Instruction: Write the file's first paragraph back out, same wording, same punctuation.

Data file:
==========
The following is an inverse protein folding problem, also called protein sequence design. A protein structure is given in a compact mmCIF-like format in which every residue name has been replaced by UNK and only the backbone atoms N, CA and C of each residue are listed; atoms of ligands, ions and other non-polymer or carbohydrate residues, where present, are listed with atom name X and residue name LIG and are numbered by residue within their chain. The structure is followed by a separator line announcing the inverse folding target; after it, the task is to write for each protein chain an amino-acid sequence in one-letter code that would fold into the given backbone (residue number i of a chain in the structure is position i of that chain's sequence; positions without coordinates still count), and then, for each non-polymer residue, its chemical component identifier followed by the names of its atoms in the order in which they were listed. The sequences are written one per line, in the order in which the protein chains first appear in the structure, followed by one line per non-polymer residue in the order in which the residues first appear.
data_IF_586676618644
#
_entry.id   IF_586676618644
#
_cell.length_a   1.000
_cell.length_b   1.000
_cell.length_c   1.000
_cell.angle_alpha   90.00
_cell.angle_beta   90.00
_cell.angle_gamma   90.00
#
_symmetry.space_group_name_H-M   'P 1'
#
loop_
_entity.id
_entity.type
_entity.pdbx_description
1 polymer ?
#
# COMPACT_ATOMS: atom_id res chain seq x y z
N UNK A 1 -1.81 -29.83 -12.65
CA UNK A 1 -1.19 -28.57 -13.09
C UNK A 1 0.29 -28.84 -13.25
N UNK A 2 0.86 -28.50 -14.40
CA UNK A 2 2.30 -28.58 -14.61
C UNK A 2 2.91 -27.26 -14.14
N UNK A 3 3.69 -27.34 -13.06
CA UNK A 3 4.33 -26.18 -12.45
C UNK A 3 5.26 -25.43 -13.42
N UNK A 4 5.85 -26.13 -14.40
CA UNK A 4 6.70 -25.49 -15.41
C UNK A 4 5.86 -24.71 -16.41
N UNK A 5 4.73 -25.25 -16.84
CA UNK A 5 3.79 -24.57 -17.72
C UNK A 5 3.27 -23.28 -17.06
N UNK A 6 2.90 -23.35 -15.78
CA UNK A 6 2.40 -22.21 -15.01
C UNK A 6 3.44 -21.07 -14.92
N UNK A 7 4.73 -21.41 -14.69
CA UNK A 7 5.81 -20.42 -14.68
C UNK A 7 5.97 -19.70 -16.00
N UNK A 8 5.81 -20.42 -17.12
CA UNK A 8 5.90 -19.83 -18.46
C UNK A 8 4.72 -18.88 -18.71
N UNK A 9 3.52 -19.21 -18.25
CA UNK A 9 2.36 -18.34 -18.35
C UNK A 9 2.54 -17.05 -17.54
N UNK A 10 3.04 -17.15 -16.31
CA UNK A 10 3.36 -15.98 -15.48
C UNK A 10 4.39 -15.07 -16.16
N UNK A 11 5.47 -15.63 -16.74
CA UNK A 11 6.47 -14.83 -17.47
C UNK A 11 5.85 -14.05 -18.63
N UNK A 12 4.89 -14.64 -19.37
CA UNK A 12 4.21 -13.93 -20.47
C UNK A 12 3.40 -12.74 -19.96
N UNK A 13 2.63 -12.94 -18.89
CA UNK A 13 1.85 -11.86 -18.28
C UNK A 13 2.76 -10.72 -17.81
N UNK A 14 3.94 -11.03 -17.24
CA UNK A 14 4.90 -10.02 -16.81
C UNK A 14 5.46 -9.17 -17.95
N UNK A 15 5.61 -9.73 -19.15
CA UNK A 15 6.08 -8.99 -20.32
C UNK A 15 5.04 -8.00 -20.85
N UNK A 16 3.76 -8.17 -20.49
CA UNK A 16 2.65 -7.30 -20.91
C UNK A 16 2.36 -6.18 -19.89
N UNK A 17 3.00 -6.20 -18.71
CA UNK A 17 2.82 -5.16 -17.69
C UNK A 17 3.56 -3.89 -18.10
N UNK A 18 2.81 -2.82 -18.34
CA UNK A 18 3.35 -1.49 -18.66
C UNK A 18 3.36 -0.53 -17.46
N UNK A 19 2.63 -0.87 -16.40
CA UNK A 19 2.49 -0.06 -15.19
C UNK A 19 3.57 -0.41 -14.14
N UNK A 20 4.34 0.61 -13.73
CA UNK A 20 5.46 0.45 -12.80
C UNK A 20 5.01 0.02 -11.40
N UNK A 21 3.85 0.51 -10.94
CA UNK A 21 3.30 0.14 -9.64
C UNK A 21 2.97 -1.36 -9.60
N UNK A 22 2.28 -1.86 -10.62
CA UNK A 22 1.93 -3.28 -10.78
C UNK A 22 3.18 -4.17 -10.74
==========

The following is an inverse protein folding problem, also called protein sequence design. A protein structure is given in a compact mmCIF-like format in which every residue name has been replaced by UNK and only the backbone atoms N, CA and C of each residue are listed; atoms of ligands, ions and other non-polymer or carbohydrate residues, where present, are listed with atom name X and residue name LIG and are numbered by residue within their chain. The structure is followed by a separator line announcing the inverse folding target; after it, the task is to write for each protein chain an amino-acid sequence in one-letter code that would fold into the given backbone (residue number i of a chain in the structure is position i of that chain's sequence; positions without coordinates still count), and then, for each non-polymer residue, its chemical component identifier followed by the names of its atoms in the order in which they were listed. The sequences are written one per line, in the order in which the protein chains first appear in the structure, followed by one line per non-polymer residue in the order in which the residues first appear.